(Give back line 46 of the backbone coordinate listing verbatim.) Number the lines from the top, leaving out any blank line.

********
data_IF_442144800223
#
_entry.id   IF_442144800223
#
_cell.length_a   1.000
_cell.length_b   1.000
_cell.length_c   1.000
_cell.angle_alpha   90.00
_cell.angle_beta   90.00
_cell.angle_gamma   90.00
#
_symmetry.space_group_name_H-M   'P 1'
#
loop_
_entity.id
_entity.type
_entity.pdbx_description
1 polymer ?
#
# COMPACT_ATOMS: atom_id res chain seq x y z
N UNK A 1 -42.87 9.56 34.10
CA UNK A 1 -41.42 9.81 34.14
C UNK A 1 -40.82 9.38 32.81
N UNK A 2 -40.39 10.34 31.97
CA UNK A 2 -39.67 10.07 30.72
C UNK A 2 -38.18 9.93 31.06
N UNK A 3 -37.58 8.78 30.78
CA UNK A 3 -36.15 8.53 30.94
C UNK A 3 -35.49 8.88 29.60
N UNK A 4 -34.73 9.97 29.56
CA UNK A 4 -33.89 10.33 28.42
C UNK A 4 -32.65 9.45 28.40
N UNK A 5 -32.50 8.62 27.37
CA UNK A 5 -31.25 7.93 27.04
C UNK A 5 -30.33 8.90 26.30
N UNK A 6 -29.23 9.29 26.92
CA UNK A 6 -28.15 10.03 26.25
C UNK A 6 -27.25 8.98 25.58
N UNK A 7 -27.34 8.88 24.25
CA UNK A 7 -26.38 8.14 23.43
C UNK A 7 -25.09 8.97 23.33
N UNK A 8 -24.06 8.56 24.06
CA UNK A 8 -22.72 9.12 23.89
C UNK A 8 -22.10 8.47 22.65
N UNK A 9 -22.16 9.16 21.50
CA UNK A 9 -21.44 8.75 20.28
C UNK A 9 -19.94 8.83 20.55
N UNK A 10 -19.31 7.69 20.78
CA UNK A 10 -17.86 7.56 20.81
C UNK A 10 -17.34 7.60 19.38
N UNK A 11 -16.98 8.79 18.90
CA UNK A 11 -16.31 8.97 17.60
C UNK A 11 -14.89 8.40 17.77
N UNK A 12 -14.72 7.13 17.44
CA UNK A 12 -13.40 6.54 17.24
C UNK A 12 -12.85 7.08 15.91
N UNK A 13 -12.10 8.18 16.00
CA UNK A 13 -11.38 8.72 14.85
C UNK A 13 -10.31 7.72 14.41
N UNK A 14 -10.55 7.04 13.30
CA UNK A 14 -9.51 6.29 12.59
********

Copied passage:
CA UNK A 9 -21.44 8.75 20.28